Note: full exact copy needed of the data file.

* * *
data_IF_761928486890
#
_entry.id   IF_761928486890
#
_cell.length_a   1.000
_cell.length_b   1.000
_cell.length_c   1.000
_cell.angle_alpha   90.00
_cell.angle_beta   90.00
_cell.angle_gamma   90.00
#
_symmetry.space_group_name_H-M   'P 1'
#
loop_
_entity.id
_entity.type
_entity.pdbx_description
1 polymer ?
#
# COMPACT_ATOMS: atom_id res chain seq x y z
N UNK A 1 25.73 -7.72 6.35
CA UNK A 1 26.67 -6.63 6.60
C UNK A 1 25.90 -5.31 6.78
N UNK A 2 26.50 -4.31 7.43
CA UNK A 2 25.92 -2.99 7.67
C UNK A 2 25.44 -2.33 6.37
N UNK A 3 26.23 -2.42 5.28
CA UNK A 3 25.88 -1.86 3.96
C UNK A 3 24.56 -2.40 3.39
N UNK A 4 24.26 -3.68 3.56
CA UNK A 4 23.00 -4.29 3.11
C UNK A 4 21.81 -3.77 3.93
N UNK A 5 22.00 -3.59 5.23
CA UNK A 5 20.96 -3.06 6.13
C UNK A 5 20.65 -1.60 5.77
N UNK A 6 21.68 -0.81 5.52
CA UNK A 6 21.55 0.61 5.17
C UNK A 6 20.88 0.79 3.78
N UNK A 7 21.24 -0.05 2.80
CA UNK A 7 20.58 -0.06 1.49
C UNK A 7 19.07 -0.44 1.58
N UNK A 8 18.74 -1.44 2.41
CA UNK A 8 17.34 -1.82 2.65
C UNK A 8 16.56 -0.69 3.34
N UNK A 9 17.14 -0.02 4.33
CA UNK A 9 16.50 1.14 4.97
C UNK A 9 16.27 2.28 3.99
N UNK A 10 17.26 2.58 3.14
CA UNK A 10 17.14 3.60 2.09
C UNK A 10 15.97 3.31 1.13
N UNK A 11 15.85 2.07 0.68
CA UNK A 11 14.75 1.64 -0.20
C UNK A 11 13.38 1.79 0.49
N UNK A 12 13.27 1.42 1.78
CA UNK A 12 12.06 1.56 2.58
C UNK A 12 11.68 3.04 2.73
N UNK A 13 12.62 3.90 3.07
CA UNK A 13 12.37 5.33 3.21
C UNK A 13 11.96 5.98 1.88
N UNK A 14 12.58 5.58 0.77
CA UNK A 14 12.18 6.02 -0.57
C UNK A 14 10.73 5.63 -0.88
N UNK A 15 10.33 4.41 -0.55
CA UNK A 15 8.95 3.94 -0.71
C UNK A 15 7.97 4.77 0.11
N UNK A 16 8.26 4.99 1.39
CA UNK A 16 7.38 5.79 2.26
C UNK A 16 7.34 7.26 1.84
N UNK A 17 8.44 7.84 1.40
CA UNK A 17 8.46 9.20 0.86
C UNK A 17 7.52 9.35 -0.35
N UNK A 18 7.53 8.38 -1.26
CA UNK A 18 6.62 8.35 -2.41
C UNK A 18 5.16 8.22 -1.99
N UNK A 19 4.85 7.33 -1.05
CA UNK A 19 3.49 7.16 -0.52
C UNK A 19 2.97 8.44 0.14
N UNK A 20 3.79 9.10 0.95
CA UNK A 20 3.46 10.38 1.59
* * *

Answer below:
data_IF_761928486890
#
_entry.id   IF_761928486890
#
_cell.length_a   1.000
_cell.length_b   1.000
_cell.length_c   1.000
_cell.angle_alpha   90.00
_cell.angle_beta   90.00
_cell.angle_gamma   90.00
#
_symmetry.space_group_name_H-M   'P 1'
#
loop_
_entity.id
_entity.type
_entity.pdbx_description
1 polymer ?
#
# COMPACT_ATOMS: atom_id res chain seq x y z
N UNK A 1 25.73 -7.72 6.35
CA UNK A 1 26.67 -6.63 6.60
C UNK A 1 25.90 -5.31 6.78
N UNK A 2 26.50 -4.31 7.43
CA UNK A 2 25.92 -2.99 7.67
C UNK A 2 25.44 -2.33 6.37
N UNK A 3 26.23 -2.42 5.28
CA UNK A 3 25.88 -1.86 3.96
C UNK A 3 24.56 -2.40 3.39
N UNK A 4 24.26 -3.68 3.56
CA UNK A 4 23.00 -4.29 3.11
C UNK A 4 21.81 -3.77 3.93
N UNK A 5 22.00 -3.59 5.23
CA UNK A 5 20.96 -3.06 6.13
C UNK A 5 20.65 -1.60 5.77
N UNK A 6 21.68 -0.81 5.52
CA UNK A 6 21.55 0.61 5.17
C UNK A 6 20.88 0.79 3.78
N UNK A 7 21.24 -0.05 2.80
CA UNK A 7 20.58 -0.06 1.49
C UNK A 7 19.07 -0.44 1.58
N UNK A 8 18.74 -1.44 2.41
CA UNK A 8 17.34 -1.82 2.65
C UNK A 8 16.56 -0.69 3.34
N UNK A 9 17.14 -0.02 4.33
CA UNK A 9 16.50 1.14 4.97
C UNK A 9 16.27 2.28 3.99
N UNK A 10 17.26 2.58 3.14
CA UNK A 10 17.14 3.60 2.09
C UNK A 10 15.97 3.31 1.13
N UNK A 11 15.85 2.07 0.68
CA UNK A 11 14.75 1.64 -0.20
C UNK A 11 13.38 1.79 0.49
N UNK A 12 13.27 1.42 1.78
CA UNK A 12 12.06 1.56 2.58
C UNK A 12 11.68 3.04 2.73
N UNK A 13 12.62 3.90 3.07
CA UNK A 13 12.37 5.33 3.21
C UNK A 13 11.96 5.98 1.88
N UNK A 14 12.58 5.58 0.77
CA UNK A 14 12.18 6.02 -0.57
C UNK A 14 10.73 5.63 -0.88
N UNK A 15 10.33 4.41 -0.55
CA UNK A 15 8.95 3.94 -0.71
C UNK A 15 7.97 4.77 0.11
N UNK A 16 8.26 4.99 1.39
CA UNK A 16 7.38 5.79 2.26
C UNK A 16 7.34 7.26 1.84
N UNK A 17 8.44 7.84 1.40
CA UNK A 17 8.46 9.20 0.86
C UNK A 17 7.52 9.35 -0.35
N UNK A 18 7.53 8.38 -1.26
CA UNK A 18 6.62 8.35 -2.41
C UNK A 18 5.16 8.22 -1.99
N UNK A 19 4.85 7.33 -1.05
CA UNK A 19 3.49 7.16 -0.52
C UNK A 19 2.97 8.44 0.14
N UNK A 20 3.79 9.10 0.95
CA UNK A 20 3.46 10.38 1.59